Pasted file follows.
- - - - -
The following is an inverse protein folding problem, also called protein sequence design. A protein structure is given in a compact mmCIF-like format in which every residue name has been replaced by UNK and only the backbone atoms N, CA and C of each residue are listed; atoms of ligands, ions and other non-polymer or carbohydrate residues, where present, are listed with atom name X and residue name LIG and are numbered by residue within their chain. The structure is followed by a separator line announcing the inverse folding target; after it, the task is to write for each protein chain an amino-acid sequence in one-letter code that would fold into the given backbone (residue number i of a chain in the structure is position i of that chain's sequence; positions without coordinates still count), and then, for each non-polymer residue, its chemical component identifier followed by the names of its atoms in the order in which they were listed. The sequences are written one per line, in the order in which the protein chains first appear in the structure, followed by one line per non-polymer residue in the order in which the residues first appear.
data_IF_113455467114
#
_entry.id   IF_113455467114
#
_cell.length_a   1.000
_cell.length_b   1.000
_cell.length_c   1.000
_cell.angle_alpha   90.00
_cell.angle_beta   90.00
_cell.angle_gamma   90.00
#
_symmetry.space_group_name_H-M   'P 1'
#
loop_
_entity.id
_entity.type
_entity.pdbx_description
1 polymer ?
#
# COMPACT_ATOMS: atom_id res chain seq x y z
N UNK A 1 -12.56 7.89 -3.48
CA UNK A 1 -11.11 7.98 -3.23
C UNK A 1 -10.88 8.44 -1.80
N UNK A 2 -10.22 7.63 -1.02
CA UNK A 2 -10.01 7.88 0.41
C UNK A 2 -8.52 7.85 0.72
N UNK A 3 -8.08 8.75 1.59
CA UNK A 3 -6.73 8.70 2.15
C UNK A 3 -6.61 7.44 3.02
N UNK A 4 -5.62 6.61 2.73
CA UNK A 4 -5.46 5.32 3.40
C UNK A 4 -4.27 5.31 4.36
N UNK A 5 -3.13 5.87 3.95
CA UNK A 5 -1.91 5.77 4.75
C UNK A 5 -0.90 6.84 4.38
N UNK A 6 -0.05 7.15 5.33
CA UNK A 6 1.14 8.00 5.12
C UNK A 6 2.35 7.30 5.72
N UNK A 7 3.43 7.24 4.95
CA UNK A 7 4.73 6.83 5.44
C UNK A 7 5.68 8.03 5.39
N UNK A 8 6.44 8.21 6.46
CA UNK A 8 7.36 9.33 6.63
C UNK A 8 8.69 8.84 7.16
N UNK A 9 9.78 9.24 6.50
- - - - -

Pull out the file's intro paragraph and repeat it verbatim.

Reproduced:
The following is an inverse protein folding problem, also called protein sequence design. A protein structure is given in a compact mmCIF-like format in which every residue name has been replaced by UNK and only the backbone atoms N, CA and C of each residue are listed; atoms of ligands, ions and other non-polymer or carbohydrate residues, where present, are listed with atom name X and residue name LIG and are numbered by residue within their chain. The structure is followed by a separator line announcing the inverse folding target; after it, the task is to write for each protein chain an amino-acid sequence in one-letter code that would fold into the given backbone (residue number i of a chain in the structure is position i of that chain's sequence; positions without coordinates still count), and then, for each non-polymer residue, its chemical component identifier followed by the names of its atoms in the order in which they were listed. The sequences are written one per line, in the order in which the protein chains first appear in the structure, followed by one line per non-polymer residue in the order in which the residues first appear.